Tuesday, December 22, 2015


During an atomic experiment gone wrong, Dr. Noymann (John Carradine) is killed and Dr. Penner (Philip Tonge) wants to stop the program, warning that, in the American/Soviet race for atomic supremacy, radioactivity may be leaking into space and might come back to haunt us. At Noymann's funeral, we see—though no one else does—an invisible presence pushing apart tree branches and making tracks on the ground. Later Noymann's corpse is re-animated, possessed by an invisible alien from the moon. Soon more fresh corpses are being re-animated and they warn Penner that Earth has 24 hours to surrender before the moon creatures begin total destruction of the planet. Penner's assistant, Dr. Lamont (Robert Hutton), tries to warn Washington about this attempted "dictatorship of the universe," but to no avail, and eventually more of the dead are shambling about, wrecking a reign of terror across the globe. Penner, Lamont, and Penner's daughter Phyllis (Jean Byron) are driven to an underground bunker by army major Bruce Jay (John Agar) to do intensive work on how to fight the aliens. But tensions within the group—at least partly romantic, as the major falls for Phyllis even though Lamont seems moderately interested in her—threaten their task just as much as the radioactive "zombies" outside.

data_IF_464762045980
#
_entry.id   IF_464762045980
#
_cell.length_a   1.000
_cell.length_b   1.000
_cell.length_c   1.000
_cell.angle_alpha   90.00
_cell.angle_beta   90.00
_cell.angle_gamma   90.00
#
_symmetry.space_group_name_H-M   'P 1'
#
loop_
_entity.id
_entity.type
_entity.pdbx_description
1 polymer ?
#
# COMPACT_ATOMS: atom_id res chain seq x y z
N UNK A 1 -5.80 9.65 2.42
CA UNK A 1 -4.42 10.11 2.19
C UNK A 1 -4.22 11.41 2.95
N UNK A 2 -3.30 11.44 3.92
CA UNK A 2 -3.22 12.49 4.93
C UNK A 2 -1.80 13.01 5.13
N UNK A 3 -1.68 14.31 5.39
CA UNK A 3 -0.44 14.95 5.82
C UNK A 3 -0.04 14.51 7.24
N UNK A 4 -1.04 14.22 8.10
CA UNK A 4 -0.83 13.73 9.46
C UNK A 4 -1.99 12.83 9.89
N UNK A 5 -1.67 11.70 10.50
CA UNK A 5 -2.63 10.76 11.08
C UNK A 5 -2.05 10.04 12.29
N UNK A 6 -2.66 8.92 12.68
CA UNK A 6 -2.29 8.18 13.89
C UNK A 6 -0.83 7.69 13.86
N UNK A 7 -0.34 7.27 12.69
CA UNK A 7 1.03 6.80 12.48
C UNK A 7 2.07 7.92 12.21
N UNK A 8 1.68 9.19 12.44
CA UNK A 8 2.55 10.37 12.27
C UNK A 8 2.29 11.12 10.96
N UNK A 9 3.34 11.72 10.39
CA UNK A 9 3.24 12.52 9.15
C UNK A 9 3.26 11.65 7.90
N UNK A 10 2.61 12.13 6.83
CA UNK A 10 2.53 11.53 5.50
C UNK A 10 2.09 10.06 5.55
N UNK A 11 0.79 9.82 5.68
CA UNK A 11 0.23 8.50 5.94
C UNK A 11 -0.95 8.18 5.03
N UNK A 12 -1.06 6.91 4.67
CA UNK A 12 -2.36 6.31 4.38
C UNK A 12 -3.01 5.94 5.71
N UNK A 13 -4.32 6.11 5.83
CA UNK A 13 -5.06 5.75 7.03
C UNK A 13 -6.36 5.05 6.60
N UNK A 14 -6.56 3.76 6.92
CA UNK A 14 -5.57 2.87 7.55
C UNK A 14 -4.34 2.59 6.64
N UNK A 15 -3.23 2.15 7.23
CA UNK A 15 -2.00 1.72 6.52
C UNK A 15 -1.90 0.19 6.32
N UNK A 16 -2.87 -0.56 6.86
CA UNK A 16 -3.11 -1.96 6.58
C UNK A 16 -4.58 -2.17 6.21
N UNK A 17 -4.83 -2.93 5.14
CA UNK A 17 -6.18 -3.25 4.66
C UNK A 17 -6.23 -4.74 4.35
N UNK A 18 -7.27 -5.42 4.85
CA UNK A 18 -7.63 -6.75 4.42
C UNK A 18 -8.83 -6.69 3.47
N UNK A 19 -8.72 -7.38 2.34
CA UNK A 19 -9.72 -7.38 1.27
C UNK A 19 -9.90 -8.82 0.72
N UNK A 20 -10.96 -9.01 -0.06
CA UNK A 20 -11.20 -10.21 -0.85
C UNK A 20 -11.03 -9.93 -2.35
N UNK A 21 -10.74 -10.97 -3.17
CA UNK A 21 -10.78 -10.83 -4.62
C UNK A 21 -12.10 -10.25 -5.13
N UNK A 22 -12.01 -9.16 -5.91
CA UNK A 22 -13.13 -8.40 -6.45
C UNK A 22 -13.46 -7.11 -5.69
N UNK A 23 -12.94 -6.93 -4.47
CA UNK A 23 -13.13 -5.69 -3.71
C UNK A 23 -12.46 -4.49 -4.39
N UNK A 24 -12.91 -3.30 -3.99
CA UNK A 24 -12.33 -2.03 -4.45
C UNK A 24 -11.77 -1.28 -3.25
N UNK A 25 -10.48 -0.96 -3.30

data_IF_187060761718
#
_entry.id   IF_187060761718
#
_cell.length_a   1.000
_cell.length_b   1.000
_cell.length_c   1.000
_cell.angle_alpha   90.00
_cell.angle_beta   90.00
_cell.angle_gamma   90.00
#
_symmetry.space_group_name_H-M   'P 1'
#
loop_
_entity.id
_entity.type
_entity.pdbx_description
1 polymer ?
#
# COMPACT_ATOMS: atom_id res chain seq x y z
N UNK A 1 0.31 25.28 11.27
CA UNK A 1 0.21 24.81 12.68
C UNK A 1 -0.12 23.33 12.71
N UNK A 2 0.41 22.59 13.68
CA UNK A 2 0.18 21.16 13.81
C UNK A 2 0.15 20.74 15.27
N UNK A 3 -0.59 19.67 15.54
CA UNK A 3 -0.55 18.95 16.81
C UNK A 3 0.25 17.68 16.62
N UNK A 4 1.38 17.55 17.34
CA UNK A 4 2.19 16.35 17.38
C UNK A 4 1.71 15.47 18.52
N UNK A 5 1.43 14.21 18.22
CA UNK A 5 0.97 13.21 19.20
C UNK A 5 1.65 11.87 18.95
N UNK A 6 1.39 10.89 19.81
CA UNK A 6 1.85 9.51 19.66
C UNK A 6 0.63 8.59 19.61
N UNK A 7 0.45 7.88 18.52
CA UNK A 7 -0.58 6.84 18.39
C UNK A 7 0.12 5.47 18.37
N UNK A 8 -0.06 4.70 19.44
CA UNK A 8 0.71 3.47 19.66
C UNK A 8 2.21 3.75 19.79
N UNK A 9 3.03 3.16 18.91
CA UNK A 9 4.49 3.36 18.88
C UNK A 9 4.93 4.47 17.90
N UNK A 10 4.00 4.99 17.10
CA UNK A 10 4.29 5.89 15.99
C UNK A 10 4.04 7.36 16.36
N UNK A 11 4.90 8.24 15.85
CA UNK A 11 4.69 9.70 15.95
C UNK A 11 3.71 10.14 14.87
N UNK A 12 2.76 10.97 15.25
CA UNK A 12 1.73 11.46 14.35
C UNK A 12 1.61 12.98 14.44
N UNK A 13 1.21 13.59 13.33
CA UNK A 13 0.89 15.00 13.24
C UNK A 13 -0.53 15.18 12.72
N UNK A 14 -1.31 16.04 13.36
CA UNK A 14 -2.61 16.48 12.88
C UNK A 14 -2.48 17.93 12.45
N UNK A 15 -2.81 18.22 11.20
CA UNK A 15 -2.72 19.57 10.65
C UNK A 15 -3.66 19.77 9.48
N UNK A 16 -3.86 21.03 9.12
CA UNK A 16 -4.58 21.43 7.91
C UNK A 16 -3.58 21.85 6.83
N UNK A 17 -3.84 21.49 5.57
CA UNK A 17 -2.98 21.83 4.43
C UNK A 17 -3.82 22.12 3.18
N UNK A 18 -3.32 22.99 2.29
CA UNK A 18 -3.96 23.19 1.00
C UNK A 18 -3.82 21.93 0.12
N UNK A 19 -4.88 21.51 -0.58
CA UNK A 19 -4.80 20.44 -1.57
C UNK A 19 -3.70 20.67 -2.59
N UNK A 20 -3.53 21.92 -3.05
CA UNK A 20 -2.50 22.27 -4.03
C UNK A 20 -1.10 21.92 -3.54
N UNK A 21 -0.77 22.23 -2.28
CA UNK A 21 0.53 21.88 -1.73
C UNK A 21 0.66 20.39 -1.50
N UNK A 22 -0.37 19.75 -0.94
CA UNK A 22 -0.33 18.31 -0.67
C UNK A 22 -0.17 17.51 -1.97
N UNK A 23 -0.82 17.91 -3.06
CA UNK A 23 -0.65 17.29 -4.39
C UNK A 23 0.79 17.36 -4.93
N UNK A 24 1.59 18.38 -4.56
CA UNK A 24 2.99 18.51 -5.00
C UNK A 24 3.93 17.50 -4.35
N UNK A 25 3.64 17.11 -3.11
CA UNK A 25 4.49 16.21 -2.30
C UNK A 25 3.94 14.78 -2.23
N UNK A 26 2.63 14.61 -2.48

This B-science fiction film is notable in at least one aspect: it seems like it might have inspired George Romero to create the zombie walk (or stalk, or stumble, or shamble) for NIGHT OF THE LIVING DEAD, the same walk which has become iconic. Of course, this movie wasn't the first to depict slow zombies—they go back at least as far as 1932's WHITE ZOMBIE—but the walking dead here, in their dirty and disheveled suits and ties and their hollow eyes look exactly like Romero's creatures, all the creepier for looking almost normal. The narrative doesn't bear close examination, the invisibility part of the plot means nothing, and there's a lot of unconvincing stock footage standing in for world destruction. Still, the atmosphere is occasionally effective—especially in the bunker, a setting that reminded me of Romero's DAY OF THE DEAD—and the acting is as good as it needs to be: Byron and Hutton are colorless, but Tonge (Maureen O’Hara's Macy’s buddy in MIRACLE ON 34TH STREET) is authoritative, and Agar (pictured with Byron) is stoic and good-looking, exactly what is required here. Carradine only appears briefly. Worth a watch for fans of 50s SF. [Streaming]

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